On the west coast of the North Island, just outside New Plymouth, a group of residential properties operate independently, but together make up a vast country estate that doubles as a working farm.
Known as Tapuae Country Estate, this special place spans a 60-hectare property divided into 30 sections of approximately 4500 square metres, the owners of which all own a ¹/₃₀ share of the farm. A manager oversees the day-to-day running and operation of the farm, including the maintenance of the trails that run through it.
Residents contribute, many traversing the trails, and enjoying the pavilion and pond, by way of quad vehicles. There’s a social heart to the estate that exists harmoniously with a sense of privacy and quiet on this rural land. Perhaps an unusual concept, it is one that is proving highly successful and an attractive prospect for those looking for a certain lifestyle. This is a place where the weather extremes are challenging; the remote coastal site is prone to high winds, storms rolling in from the Tasman Sea, salt spray, and a diverse range of temperatures — all factors that also contribute to the fertile soils and verdant greens of the landscape. When a New Plymouth–based couple decided to purchase a section in the estate, they took architect Brady Gibbons of Gibbons Architects with them to help assess the best options. The one they decided on is located on the western edge of the property, which is bounded by the Tapuae Stream and looks north across the Tasman Sea. To the south, the mountains and the distinctive, often snow-capped, peak of Mt Taranaki are visible.
Previous owners had cleared and flattened the land — something that disappointed both clients and architect. As a result, the house was designed to run along an east to west axis, echoing the ridge that used to exist on the site — as Brady explains, “in some ways returning the natural shape of the hill”.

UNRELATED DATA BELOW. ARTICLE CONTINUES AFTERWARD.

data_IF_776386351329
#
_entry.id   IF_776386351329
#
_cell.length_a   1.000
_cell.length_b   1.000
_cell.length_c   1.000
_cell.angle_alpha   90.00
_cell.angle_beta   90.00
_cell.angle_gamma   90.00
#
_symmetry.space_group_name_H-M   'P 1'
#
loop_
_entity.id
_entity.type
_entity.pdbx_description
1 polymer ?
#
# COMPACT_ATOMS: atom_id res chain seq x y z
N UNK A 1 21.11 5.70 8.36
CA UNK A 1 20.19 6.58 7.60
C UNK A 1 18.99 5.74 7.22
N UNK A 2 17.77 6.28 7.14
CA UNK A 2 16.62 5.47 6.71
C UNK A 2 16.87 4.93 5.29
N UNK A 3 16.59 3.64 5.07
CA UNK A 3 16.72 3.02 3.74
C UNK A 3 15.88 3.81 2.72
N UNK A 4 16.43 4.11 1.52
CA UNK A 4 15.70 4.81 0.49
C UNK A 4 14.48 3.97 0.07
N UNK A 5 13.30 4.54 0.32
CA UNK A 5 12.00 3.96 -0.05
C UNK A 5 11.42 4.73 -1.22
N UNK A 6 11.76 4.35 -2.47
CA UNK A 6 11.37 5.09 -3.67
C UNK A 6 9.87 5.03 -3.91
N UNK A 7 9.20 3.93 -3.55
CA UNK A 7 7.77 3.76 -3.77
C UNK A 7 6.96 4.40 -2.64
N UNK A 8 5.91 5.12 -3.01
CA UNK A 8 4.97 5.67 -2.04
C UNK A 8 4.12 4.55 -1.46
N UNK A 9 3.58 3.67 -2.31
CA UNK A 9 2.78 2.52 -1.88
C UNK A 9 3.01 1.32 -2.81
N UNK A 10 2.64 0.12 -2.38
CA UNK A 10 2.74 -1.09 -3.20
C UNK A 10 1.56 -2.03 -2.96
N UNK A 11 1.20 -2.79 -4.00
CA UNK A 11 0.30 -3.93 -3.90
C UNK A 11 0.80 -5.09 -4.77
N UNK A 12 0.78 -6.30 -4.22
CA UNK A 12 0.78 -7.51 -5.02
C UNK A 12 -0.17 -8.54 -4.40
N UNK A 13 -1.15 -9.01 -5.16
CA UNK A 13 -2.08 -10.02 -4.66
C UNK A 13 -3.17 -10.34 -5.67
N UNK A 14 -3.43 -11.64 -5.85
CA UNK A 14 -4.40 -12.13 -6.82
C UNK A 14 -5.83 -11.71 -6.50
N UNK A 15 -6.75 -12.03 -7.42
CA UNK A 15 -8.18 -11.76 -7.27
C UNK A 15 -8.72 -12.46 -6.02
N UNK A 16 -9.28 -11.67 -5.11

Strategic planting will eventually increase this sense of what was once there. To deliver a home that could withstand the weather, Brady devised an H-shaped plan, with multiple sheltered courtyards. Essentially two pavilions, the house is divided into parts — one for the owners, and a separate wing designed to accommodate visiting family and friends.
“From the beginning, this design was about creating something special; something that took advantage of the views but also offered a range of sheltered areas within a bold form on the east to west axis. It needed to have protected spaces, so the central courtyards deliver that, while an additional semi-enclosed courtyard on the eastern side is bounded by a shed and protected by operable screens, allowing the owners to grow vegetables without battling the prevailing wind,” Brady tells us.
The main courtyard, to the northern side of the house, provides a visual connection through the living and dining area out to the river and ocean. Here, the pool offers a sheltered place for a dip, with reflections and dappled light from the water falling into the southern side of the house, where the three guest bedrooms, a second living area, and a games room are housed. “When viewed from the bedroom wing, this courtyard almost becomes a mini version of the main coastal landscape,” Brady explains.